For the missionary, there would be no grand stand for Christ. Liddell lived as a kept man. He taught math and science, having come to China initially as a teacher. He did none of the stunning things we hear about in inspiring chapel sermons on missions, and all of the anonymous things that everyday life as a Christian involves. Liddell boiled hot water so it could be used. He played soccer with lonely children. He built shelves for the camp prostitute shunned by others. All these things and more Liddell did, day after day. In them, his character shone. He was the only man who did not “demand favors” in return for his service, according to the prostitute.
This last matter might seem like merely a detail, but it is not. The happy similarity of For the Glory to Unbroken and The Boys in the Boat speaks to a cultural hunger in our time for courageous, virtuous manhood. Ours is a postmodern age in which gray areas and antiheroes get the product placement; ours is a gender-neutral age in which many young men lack any compass for the passion and restlessness they find surging within. In the example of Eric Liddell handed down to us by Duncan Hamilton, we get a sense for what a man can become when Christ gets ahold of him.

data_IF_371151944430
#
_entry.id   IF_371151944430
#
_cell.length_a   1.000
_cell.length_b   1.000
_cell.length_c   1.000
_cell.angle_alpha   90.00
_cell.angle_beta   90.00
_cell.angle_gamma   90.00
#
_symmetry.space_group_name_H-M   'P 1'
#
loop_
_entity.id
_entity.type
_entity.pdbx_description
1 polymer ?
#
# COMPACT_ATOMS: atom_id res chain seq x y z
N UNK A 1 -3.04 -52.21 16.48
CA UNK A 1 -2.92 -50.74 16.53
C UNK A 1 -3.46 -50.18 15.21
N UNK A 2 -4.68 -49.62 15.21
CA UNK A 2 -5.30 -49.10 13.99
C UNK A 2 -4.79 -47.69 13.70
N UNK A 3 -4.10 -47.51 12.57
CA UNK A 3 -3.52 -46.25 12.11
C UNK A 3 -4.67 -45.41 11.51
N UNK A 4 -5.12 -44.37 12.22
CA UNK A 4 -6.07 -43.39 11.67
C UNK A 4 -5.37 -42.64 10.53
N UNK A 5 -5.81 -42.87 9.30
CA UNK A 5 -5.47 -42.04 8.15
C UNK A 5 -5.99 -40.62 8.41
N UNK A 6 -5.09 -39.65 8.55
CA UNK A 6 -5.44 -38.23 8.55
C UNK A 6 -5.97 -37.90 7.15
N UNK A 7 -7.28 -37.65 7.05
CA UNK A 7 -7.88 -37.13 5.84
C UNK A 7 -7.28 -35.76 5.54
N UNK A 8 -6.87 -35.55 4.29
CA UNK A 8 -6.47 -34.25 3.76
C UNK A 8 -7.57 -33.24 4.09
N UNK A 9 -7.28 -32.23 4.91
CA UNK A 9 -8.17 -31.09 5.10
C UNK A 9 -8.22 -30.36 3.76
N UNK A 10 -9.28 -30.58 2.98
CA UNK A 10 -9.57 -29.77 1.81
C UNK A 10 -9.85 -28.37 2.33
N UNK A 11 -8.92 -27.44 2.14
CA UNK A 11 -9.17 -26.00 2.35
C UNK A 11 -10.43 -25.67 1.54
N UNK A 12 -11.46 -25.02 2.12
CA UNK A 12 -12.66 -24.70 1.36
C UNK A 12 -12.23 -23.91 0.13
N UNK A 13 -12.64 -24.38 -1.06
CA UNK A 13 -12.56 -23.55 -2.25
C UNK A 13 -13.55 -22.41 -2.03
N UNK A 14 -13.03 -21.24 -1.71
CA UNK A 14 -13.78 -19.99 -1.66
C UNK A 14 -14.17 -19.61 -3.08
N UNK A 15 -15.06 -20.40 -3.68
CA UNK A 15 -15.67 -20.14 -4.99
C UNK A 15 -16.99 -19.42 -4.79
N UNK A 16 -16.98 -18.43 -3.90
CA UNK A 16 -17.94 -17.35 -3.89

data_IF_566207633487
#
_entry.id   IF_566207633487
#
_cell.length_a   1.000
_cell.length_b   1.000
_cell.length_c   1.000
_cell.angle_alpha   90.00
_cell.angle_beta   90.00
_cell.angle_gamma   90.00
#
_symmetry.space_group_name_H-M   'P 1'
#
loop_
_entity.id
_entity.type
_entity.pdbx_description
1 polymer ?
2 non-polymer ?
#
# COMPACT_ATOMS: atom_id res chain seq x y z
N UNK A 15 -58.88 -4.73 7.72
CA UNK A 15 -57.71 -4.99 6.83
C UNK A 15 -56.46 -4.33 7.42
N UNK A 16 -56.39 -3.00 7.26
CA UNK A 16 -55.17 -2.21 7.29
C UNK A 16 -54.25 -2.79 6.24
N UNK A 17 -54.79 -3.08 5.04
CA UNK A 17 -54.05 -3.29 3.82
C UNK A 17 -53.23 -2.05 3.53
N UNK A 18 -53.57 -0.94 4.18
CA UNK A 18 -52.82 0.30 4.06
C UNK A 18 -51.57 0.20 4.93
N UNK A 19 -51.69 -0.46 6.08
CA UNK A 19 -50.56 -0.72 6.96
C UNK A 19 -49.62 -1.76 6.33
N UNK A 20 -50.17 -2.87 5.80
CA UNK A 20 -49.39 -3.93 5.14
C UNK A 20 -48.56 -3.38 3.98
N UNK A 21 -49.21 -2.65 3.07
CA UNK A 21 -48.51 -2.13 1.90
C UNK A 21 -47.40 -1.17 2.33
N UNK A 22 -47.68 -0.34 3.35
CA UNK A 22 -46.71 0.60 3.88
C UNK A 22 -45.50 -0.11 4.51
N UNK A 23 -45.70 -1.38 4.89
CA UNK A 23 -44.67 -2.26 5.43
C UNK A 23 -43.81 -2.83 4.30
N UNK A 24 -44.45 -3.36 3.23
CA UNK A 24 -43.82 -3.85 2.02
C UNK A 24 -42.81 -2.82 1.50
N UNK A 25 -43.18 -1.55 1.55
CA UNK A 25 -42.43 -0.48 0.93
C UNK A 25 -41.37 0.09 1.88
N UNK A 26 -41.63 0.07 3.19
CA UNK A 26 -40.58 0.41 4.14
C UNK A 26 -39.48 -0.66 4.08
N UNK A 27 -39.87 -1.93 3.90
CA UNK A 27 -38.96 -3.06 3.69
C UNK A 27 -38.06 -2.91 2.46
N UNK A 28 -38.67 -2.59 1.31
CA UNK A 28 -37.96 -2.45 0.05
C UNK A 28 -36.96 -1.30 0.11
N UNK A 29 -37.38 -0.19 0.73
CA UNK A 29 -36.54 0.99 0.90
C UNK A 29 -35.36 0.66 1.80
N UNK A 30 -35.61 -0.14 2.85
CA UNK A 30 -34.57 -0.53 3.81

Liddell’s life was in no way wasted. His day-to-day faithfulness, his putting others before himself in the image of Christ, made a tremendous difference (John 15:13; Eph. 5:25-32). This was his purpose. The man who had it all before him—a gold medal, a lush Cambridge position, the chance to sample every delight the world spreads on its poisonous banquet table—gave it all up in order to love others. In return, “He was loved by everyone,” as one inmate said after Liddell died in February 1945. This was a universal sentiment in brutal Weihsein.